Co-directors (alphabetically): Jacob Bearchum, Taylor Hensel, Adam Mazo, Chris Newell, Roger Paul, Kavita Pillay, Tracy Rector, and Lauren Stevens
On these traditional homelands, Waponahkik (the people of the dawn land) bring gratitude to the sun where it first looks our way. Song and stories invite us to accept the new day and put behind us any harm done the day before. These are relational lessons shared from ancestors since time immemorial.
Featuring in collaboration Passamaquoddy citizens Christopher Newell, Roger Paul, and Lauren Stevens; and Yo-Yo Ma.
“Just before the sun peaks over the horizon, weckuwapok, the approaching dawn, has magical power. We believe that moment is full of promise, possibility, and power; a gift about to be given. This is what we celebrate in our film: reverence for our awareness of dawn breaking and an opportunity for the pomawsuwinuwok — standing bears, the human beings — to reconnect with the energy that gives us all life. Wabanaki languages are manuals for sustainability if we take the time to listen and share. Gathered at Moneskatik for weckuwapok, we welcomed the day with stories and music wishing we could all be together, so this film is our gift to bring the magic to you.” — Jacob, Taylor, Adam, Chris, Roger, Kavita, Tracy, and Lauren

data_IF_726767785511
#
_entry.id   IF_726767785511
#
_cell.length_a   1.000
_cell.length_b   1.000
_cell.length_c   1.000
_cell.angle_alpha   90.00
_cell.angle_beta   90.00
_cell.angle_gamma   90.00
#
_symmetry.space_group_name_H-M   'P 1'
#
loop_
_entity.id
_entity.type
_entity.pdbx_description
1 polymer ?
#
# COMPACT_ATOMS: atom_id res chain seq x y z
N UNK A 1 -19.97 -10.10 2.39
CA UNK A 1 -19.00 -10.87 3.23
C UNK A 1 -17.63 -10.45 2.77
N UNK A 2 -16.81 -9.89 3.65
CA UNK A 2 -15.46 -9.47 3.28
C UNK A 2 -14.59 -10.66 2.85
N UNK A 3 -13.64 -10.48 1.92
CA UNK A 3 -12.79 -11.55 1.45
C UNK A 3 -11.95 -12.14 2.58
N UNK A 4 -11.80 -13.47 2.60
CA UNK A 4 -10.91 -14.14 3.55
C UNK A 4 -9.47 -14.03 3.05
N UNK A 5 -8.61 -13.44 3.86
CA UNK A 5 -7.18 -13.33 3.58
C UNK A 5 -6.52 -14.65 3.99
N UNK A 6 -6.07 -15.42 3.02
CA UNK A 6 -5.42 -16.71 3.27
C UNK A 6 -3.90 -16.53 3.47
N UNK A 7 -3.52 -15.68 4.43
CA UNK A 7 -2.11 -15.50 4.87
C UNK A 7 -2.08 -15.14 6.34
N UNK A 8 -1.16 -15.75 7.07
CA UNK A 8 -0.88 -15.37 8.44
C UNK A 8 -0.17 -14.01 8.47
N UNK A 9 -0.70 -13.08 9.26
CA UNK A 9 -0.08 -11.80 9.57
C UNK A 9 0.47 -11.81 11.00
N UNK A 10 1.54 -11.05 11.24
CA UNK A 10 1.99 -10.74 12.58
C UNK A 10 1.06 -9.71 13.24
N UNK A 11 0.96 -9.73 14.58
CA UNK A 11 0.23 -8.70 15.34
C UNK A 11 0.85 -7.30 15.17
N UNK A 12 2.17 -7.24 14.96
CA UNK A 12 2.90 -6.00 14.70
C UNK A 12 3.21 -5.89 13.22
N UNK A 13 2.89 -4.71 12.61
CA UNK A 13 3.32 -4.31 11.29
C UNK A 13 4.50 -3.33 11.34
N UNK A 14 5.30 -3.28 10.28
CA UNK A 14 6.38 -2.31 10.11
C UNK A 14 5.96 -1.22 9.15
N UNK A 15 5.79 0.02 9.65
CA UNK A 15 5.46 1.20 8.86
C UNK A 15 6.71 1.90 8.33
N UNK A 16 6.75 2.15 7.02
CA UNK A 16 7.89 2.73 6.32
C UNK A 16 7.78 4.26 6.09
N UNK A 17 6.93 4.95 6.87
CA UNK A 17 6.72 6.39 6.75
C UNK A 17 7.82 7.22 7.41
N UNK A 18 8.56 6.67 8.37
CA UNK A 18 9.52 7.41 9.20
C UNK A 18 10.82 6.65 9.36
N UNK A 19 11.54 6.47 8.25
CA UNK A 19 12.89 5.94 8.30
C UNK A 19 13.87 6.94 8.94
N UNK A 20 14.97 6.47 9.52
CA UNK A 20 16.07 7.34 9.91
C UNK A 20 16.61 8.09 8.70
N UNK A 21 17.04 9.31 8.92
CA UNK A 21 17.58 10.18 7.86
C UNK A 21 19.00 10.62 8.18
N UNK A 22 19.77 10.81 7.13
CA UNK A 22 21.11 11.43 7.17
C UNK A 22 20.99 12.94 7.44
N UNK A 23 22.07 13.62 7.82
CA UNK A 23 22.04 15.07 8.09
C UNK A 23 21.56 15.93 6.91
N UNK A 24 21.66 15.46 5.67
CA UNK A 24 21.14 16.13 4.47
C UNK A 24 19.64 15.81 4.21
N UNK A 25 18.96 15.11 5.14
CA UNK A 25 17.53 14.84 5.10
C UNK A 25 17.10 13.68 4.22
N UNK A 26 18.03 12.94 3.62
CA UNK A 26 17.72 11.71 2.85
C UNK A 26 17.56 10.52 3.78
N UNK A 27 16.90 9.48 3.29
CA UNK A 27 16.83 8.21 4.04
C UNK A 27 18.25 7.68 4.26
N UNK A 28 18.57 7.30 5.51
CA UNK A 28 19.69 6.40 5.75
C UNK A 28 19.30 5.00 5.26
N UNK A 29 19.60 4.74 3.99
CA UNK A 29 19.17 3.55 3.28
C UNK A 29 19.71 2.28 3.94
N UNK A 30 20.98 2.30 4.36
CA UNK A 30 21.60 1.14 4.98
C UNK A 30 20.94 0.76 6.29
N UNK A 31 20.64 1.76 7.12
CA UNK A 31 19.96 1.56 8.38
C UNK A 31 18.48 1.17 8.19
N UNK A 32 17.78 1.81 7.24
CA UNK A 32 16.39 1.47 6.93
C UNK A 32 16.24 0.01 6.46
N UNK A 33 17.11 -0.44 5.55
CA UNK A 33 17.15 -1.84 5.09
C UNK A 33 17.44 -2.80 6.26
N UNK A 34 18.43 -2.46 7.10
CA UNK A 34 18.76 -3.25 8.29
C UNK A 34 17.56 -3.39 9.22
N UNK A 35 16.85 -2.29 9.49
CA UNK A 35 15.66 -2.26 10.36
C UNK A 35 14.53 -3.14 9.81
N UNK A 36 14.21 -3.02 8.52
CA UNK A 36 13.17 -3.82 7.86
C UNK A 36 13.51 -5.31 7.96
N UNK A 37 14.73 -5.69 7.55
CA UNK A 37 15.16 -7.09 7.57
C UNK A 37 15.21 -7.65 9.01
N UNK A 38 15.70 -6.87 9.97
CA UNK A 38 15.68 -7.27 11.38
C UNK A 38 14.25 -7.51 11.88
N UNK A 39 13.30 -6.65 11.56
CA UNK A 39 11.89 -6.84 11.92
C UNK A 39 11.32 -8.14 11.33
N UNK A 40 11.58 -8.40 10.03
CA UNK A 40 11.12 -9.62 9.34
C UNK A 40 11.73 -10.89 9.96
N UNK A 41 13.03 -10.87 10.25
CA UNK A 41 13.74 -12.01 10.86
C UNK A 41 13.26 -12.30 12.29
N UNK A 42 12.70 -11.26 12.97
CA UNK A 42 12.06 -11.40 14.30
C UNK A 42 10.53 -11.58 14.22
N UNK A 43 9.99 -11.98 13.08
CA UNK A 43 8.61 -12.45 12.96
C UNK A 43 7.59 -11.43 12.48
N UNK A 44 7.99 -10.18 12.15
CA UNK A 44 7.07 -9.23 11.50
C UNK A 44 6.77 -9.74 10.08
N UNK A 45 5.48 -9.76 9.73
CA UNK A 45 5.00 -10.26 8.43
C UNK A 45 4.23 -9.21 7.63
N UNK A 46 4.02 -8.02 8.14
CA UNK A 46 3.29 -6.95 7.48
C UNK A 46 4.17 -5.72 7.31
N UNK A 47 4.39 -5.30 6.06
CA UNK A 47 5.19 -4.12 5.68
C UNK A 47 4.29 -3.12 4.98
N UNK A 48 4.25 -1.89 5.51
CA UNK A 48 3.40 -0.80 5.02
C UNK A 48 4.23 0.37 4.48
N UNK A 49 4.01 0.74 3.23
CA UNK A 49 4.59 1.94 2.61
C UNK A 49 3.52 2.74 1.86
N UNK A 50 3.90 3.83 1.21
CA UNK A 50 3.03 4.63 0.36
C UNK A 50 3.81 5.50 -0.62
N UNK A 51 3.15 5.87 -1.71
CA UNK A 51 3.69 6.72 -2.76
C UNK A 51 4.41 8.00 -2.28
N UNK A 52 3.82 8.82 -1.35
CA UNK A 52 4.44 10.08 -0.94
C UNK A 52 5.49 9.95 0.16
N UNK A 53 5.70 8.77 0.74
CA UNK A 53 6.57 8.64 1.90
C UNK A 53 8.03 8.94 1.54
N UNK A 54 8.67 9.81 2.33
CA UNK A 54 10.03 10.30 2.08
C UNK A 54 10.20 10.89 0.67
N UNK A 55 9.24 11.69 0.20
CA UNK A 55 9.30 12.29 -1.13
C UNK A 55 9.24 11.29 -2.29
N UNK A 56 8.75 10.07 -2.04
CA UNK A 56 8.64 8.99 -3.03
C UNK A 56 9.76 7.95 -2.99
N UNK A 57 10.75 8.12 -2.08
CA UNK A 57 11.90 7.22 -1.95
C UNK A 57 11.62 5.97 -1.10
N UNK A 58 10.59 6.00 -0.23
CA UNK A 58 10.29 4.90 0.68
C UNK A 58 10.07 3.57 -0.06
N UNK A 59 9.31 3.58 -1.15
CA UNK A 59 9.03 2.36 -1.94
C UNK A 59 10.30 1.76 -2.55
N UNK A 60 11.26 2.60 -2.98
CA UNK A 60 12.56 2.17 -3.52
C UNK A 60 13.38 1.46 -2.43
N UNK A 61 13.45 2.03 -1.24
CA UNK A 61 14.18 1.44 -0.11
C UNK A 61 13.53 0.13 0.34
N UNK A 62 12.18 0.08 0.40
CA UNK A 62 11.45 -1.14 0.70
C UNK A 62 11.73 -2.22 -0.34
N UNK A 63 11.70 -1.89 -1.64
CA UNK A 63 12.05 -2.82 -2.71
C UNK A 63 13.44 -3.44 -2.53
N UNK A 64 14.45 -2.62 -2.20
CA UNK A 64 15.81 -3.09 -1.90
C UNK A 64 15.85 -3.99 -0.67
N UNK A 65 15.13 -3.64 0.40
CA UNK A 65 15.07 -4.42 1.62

Weckuwapok (The Approaching Dawn) is part of Reciprocity Project, a co-production of Nia Tero and Upstander Project, in association with REI Co-op Studios.
In addition to watching this film and all 7 episodes of Season One of the Reciprocity Project, you can explore learning materials, watch filmmaker roundtable discussions, listen to podcasts, and read more about the filmmakers’ inspiration on the Reciprocity Project website: reciprocity.org